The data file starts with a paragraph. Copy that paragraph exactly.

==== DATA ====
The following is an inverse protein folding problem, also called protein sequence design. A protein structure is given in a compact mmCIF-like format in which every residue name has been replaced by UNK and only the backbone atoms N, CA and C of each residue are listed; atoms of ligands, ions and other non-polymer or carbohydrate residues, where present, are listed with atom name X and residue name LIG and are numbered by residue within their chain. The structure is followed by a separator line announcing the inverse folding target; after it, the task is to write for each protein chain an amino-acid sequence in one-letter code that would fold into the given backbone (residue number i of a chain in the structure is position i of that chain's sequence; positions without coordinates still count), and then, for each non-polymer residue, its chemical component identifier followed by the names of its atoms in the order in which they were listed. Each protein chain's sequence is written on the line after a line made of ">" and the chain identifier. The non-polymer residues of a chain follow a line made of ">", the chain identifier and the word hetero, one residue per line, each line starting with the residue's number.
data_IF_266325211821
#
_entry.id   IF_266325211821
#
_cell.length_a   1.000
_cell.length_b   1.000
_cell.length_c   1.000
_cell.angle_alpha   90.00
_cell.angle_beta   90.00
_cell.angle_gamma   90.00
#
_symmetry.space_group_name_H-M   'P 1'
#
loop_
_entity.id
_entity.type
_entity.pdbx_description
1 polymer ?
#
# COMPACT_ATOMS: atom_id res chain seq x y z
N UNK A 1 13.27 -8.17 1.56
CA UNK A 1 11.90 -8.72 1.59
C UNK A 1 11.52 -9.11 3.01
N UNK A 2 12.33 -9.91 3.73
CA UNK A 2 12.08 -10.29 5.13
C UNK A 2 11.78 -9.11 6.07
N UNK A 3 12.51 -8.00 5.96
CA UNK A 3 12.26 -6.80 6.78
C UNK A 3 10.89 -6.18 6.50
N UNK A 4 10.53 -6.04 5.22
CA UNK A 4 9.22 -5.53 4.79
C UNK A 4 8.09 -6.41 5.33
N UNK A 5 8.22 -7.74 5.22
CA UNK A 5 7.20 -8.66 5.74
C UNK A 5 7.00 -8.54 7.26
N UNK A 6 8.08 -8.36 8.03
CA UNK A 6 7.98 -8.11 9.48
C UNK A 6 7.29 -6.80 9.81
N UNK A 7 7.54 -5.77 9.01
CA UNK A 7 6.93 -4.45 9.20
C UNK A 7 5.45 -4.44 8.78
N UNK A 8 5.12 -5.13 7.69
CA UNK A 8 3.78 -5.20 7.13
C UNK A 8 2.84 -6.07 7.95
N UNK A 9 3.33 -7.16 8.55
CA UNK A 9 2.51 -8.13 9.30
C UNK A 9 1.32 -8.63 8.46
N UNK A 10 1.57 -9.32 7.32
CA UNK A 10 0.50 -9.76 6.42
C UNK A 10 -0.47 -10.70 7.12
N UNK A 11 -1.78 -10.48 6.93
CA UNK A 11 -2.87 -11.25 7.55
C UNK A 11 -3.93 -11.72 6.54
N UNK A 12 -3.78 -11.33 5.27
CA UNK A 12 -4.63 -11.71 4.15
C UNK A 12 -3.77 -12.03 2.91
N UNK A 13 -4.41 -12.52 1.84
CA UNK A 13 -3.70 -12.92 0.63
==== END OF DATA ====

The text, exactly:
The following is an inverse protein folding problem, also called protein sequence design. A protein structure is given in a compact mmCIF-like format in which every residue name has been replaced by UNK and only the backbone atoms N, CA and C of each residue are listed; atoms of ligands, ions and other non-polymer or carbohydrate residues, where present, are listed with atom name X and residue name LIG and are numbered by residue within their chain. The structure is followed by a separator line announcing the inverse folding target; after it, the task is to write for each protein chain an amino-acid sequence in one-letter code that would fold into the given backbone (residue number i of a chain in the structure is position i of that chain's sequence; positions without coordinates still count), and then, for each non-polymer residue, its chemical component identifier followed by the names of its atoms in the order in which they were listed. Each protein chain's sequence is written on the line after a line made of ">" and the chain identifier. The non-polymer residues of a chain follow a line made of ">", the chain identifier and the word hetero, one residue per line, each line starting with the residue's number.